08 May Being proactive with vendors helps healthcare improve IT
Madison, Wis. — Moving past the balkanization of information technology in healthcare will take working proactively with vendors, said presenters at the Digital Healthcare Conference 2006. And vendors aren’t necessarily reluctant to be pushed around a bit by informed customers.
Providers are facing that common IT problem: buy or build? After peering out at a patchwork of vendors and systems with challenges agreeing to standards, many institutions develop their own internal healthcare IT tools, further balkanizing IT.
“Our need to build tools is probably greater than our collective capacity to do it, and if we all build our own tools, we’re going to be reducing that capacity,” said Dr. William Yasnoff, a healthcare IT consultant who runs NHII Advisors.
But Dr. John Melski, clinical informatics director at Marshfield Clinic, said liability and intellectual property issues stand in the way of providers sharing tools developed in house. “All of these institutions, including the Marshfield Clinic, are reinventing the same wheel again and again” and will do so until the legal aspects of sharing are ironed out, he said.
“I don’t roll my own software,” said Gary Wendt, vice chair of informatics at the University of Wisconsin-Madison. “I don’t think it does anybody any good. But we went and got the vendors to build software that follows standards.” Vendors can benefit too, he said, because they end up with software they can sell elsewhere that meets standards needs: “I don’t expect vendors to develop a one-off that works at the University of Wisconsin and nowhere else.”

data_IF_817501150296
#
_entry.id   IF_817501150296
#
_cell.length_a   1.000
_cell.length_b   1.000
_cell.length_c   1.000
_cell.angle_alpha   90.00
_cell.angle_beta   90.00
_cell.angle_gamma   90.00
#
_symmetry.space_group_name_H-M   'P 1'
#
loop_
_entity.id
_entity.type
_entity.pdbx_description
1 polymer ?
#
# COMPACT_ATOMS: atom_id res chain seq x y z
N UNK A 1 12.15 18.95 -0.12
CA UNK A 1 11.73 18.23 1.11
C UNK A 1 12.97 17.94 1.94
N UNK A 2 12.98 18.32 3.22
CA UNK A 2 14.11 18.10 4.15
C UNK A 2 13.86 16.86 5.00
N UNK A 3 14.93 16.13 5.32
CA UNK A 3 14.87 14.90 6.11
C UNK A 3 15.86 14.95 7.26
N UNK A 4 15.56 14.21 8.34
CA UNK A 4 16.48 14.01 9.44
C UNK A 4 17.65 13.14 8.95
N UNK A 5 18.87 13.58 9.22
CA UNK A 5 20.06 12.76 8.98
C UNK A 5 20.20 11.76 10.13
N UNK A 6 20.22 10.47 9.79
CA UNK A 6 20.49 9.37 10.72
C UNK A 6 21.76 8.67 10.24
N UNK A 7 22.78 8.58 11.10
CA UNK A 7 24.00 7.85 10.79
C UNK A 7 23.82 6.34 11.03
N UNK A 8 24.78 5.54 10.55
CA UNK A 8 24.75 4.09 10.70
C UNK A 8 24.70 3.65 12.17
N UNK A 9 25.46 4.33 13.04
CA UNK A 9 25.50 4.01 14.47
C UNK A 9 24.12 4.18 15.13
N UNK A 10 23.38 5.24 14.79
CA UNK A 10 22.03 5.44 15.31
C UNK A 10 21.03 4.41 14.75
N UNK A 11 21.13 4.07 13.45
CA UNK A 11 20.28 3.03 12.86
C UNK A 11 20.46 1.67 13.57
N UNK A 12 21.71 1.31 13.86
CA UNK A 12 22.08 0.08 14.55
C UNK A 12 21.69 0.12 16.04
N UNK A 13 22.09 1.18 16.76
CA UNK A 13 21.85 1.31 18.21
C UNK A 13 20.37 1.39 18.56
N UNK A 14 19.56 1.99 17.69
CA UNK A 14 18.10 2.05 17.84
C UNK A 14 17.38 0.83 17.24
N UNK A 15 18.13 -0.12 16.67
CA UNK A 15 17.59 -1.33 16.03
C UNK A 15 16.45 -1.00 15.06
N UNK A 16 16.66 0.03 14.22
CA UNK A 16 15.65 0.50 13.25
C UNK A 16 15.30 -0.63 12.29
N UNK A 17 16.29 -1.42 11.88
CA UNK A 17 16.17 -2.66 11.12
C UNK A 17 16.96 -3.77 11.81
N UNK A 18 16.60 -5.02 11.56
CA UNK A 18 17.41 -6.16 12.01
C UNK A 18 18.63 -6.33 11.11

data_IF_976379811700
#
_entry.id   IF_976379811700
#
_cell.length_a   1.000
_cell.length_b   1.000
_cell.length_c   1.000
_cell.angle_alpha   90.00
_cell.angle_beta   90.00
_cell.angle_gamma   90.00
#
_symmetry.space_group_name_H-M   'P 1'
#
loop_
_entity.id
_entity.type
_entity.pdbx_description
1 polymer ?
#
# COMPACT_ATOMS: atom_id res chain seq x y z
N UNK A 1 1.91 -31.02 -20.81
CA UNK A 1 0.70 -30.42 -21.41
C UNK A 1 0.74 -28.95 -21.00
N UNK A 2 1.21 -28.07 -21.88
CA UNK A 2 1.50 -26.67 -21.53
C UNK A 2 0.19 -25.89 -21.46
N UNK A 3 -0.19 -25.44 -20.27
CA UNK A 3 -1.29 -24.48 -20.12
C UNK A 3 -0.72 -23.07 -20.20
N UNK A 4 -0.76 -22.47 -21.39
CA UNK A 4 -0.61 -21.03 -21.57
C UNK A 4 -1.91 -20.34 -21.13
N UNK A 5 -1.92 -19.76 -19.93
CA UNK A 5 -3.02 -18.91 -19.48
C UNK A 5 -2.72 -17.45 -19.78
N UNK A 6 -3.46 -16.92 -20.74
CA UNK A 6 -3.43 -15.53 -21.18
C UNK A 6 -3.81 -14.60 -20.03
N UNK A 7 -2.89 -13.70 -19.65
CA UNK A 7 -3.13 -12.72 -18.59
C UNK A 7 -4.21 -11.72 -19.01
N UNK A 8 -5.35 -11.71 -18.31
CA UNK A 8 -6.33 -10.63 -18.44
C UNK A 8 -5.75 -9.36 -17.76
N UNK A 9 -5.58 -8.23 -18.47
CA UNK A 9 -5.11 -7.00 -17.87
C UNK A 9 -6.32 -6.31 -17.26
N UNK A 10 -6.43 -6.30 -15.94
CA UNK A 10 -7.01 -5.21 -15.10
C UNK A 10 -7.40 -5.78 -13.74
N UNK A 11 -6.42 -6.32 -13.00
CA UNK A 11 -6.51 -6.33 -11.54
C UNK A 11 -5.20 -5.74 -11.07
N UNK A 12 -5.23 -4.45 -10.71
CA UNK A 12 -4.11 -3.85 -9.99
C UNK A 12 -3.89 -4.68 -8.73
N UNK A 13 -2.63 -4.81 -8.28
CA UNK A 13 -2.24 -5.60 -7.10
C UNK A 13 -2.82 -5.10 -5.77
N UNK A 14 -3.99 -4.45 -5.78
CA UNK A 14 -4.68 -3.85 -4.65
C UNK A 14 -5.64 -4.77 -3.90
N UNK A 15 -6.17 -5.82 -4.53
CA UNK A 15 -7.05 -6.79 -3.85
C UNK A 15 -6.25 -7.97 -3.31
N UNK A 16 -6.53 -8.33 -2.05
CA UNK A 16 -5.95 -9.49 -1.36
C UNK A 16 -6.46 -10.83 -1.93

That kind of vendor relationship requires a proactive customer. And it’s customers like that, who will not just pick among existing systems but push vendors to implement better systems, that excite people like panelist Jim Prekop, CEO of TeraMedica.
It’s not enough to ask vendors to all work together and solve the problems of interoperability facing an institution, Prekop said. The organization needs to develop a strategy and call the shots.
That means holding vendors accountable for providing data in standard ways that can be used elsewhere. Standardizing on software systems doesn’t always work, Prekop said, because needs differ between users and change over time, so it’s better to have the data “liberated,” not in a proprietary form, so it can be used by whatever systems are brought into use.
“Without a strategy, you’re relying on a vendor,” he said. “And being one, that’s a very dangerous strategy for your long-term growth.”